Former Dargaville High student Mark Williams began singing on TV's Free Ride while still a teen. Released in 1975, his self-titled debut album became one of the decade's biggest local sellers, thanks partly to number one single 'Yesterday Was Just the Beginning of My Life'. Tiring of hostile reaction to his androgynous look, Williams relocated to Australia in 1977. His next album made little impression there, but song ‘Show No Mercy’ later became a sports stadium classic. In 2005 he began singing for band Dragon.
With his soulful pop and sexually ambiguous image, Mark Williams was a sensation in 1975 as he topped the singles chart with 'Yesterday Was Just The Beginning Of My Life' and followed it with NZ's best selling pop/rock album of the decade. By 1979, he was based in Australia but he returned home to record this TVNZ special in a Wellington night club. The image is toned down but, backed by a seasoned band, Williams puts in an energetic and polished performance (which includes 'Yesterday' and his other number one 'It Doesn’t Matter Anymore').
This collection rounds up almost every music video for a number one hit by a Kiwi artist; everything from ballads to hip hop to glam rock. Press on the images below to find the hits for each decade — plus try this backgrounder by Michael Higgins, whose high speed history of local hits touches on the sometimes questionable ways past charts were created.
Legendary New Zealand band Dragon scaled the heights, then found itself making the call to fire its larger than life lead singer Marc Hunter — only to bring him back, then tragically lose him again. Along the way the band conjured up obscenely catchy hits in New Zealand and Australia, before reemerging with Kiwi Mark Williams on vocals. This collection offers documentary material and music videos capturing Dragon's birth, rebirth and “full moon and thunder” glory. Included are interviews, 'April Sun in Cuba’, ‘Are You Old Enough’ and more.
Released in April 1977, 'It Doesn't Matter Anymore' became Mark Williams' second number one single. The singer funks it up in bell-bottoms and afro, while circled by cameras on the set of long-running music show Ready to Roll. Abandoning the violins of the Buddy Holly/Paul Anka original in favour of percussion and horns, producer Alan Galbraith's arrangement demonstrates that breakup songs can be catchy indeed. By the end of 1977, Williams and Galbraith had decamped for Australia. Williams would ultimately take over vocals for Dragon.
This was the song that rocketed Mark Williams to fame, and the top of the New Zealand charts. The accompanying album became the biggest selling local pop/rock release of the 70s. Williams has described how Kiwis reacted to him with "either absolute adoration or absolute disgust". Having relocating to calmer climes in Australia, he returned to Wellington in 1981 and recorded a live TV special — from which this version is taken. On first hearing the demo, Williams was not impressed; but the song transformed after the call was made during recording to "swing it a bit".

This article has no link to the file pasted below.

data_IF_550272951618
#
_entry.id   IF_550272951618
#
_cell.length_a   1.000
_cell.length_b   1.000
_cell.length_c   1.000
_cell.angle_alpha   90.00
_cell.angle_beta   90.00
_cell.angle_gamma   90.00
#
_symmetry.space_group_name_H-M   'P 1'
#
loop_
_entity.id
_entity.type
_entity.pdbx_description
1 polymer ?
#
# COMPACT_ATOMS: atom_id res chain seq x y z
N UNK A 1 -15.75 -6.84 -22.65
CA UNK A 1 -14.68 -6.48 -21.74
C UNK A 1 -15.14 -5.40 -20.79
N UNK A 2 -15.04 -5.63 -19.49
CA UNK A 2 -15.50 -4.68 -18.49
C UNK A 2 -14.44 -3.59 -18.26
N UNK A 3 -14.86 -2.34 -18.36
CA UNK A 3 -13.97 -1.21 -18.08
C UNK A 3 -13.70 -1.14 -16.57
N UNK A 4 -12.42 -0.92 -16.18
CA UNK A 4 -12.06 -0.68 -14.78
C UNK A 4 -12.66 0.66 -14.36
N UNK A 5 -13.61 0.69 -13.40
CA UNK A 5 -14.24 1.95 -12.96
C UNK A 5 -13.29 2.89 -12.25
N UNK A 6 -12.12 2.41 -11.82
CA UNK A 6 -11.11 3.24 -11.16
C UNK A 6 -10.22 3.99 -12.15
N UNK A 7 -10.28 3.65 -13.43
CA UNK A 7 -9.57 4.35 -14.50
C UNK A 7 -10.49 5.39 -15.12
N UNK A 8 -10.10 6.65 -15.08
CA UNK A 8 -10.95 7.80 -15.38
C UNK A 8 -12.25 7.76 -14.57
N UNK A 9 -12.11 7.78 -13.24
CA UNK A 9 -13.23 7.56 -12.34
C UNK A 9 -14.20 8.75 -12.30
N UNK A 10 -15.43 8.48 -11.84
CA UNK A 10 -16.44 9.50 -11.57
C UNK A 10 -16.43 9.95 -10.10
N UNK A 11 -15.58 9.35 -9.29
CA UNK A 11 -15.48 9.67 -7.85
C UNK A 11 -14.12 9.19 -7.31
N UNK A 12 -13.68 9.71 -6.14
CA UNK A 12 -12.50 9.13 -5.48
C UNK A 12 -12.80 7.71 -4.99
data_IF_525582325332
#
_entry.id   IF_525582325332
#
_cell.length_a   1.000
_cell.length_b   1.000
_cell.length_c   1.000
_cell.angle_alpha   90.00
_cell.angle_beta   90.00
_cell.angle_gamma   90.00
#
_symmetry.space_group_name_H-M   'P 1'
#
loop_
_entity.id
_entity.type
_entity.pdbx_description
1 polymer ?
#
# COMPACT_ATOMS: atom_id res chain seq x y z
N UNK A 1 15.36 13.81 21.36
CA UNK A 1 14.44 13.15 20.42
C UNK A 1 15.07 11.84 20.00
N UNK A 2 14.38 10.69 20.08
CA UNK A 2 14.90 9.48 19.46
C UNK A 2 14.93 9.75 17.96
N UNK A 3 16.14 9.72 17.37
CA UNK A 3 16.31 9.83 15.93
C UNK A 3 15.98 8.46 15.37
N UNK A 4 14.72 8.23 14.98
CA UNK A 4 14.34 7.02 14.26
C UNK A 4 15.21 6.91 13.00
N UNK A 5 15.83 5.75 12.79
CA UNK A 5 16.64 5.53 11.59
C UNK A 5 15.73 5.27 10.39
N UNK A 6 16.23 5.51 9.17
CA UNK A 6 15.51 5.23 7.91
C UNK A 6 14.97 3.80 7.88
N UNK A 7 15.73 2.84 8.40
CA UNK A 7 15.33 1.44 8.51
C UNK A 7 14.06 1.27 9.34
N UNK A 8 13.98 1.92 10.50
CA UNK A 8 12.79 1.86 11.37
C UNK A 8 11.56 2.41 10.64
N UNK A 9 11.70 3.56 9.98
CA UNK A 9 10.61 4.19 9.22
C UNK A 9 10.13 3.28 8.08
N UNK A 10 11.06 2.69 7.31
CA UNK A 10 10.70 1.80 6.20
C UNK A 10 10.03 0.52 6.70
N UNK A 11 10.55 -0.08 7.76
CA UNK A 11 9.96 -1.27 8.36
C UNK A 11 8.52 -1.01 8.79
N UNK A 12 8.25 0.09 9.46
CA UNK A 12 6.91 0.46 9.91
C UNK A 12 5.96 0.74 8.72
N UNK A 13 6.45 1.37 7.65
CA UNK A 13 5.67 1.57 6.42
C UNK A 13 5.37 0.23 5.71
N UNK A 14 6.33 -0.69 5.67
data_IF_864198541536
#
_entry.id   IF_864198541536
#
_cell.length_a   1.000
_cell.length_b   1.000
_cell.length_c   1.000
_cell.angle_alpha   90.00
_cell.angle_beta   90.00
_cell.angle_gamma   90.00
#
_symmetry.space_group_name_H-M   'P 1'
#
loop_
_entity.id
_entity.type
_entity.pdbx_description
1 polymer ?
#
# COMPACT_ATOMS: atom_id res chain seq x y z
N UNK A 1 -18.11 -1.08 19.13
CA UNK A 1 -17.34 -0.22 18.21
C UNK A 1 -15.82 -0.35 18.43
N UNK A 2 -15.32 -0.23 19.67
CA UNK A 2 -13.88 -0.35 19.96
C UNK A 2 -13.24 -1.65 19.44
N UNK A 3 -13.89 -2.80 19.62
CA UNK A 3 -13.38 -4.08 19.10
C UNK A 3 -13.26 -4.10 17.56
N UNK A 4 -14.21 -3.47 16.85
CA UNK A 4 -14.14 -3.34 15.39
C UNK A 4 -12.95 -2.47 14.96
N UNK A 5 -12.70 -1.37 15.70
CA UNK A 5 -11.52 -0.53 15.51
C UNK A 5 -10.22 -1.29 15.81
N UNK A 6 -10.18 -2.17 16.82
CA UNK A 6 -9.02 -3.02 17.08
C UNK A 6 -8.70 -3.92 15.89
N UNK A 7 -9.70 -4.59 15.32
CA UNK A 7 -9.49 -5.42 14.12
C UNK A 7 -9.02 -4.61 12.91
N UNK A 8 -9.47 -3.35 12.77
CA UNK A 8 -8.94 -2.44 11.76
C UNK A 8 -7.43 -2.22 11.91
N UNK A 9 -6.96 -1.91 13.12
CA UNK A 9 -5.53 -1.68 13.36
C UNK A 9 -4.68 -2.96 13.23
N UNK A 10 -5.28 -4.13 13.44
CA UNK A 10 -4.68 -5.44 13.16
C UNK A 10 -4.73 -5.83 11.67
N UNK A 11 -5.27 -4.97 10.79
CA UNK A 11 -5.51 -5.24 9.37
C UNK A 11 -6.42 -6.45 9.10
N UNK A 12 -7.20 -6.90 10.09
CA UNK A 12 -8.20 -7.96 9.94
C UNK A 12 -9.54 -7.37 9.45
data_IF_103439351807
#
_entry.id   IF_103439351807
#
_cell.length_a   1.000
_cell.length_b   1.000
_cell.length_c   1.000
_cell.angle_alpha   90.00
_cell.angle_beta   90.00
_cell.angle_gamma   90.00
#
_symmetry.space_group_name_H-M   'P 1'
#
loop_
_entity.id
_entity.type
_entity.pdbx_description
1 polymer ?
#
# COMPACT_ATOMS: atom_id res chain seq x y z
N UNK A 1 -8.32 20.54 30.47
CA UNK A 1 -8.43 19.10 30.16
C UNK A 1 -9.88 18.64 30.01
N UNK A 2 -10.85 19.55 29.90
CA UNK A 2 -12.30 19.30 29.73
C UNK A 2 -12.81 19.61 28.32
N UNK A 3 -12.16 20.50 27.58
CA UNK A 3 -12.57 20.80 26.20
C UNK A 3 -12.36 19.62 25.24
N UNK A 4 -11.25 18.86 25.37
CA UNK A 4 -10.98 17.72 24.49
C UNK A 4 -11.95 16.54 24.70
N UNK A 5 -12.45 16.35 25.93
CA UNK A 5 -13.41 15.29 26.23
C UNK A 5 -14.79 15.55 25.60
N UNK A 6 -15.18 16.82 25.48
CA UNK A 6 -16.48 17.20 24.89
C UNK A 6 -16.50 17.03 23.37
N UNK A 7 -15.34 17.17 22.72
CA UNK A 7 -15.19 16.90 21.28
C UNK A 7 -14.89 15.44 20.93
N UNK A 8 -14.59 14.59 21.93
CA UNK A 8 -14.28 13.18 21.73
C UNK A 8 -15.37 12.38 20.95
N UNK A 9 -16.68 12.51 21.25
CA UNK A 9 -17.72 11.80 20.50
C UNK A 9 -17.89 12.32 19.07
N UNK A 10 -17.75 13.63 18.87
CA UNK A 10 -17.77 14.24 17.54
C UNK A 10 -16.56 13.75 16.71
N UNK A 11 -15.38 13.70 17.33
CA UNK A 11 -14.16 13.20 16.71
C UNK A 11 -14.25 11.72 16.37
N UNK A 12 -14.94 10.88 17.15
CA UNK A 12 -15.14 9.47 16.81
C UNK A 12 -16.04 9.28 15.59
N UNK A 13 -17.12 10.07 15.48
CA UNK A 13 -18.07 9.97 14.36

For this screen showcase of NZ visual arts talent, critic Mark Amery selects his top documentaries profiling artists. From the icons (Hotere, McCahon, Lye) to the unheralded (Edith Collier) to Takis the Greek, each portrait shines light on the person behind the canvas. "Naturally inquisitive, with an open wonder about the world, they make for inspiring onscreen company."
Great adverts are strange things: mini works of magic, with the power to make viewers smile, cry, and even buy. Kiwi directors have shown such a knack for making them, they've been invited to do so across the globe. But this collection is about local favourites; dogs on skateboards, choc bar robberies, ghost chips. NZ On Screen's Irene Gardiner backgrounds the top 10 here.
This 2010 Close Up excerpt sees presenter Mark Sainsbury interview rock band Dragon. After singer Marc Hunter’s death in 1998, the band went on hiatus until nearly a decade later, when Todd Hunter started rehearsing a new line-up, with Mark Williams on vocals. Hunter talks about reforming — "we are here to service the songs" — and he and Williams reflect on their rock’n’roll lives. "It must have been dangerous to be in the band?" asks Sainsbury. It wouldn’t be a Kiwi summer without 'Rain', and the band ends with a TVNZ rooftop rendition of the classic song.
Lew Pryme's life was a wild ride that took in everything from rock and roll to rugby before it was cut short by AIDS in 1990 (he was 51). This moving documentary interviews an ailing Pryme reflecting on his journey and (still secret) sexuality; it follows him from Waitara to becoming one of the most popular hip-swinging music stars of the 60s. He went on to manage singers Mark Williams, Rob Guest and Tina Cross; and in the early 80s he became the first executive director of Auckland Rugby Union, introducing cheerleaders and 'pizazz' to Eden Park.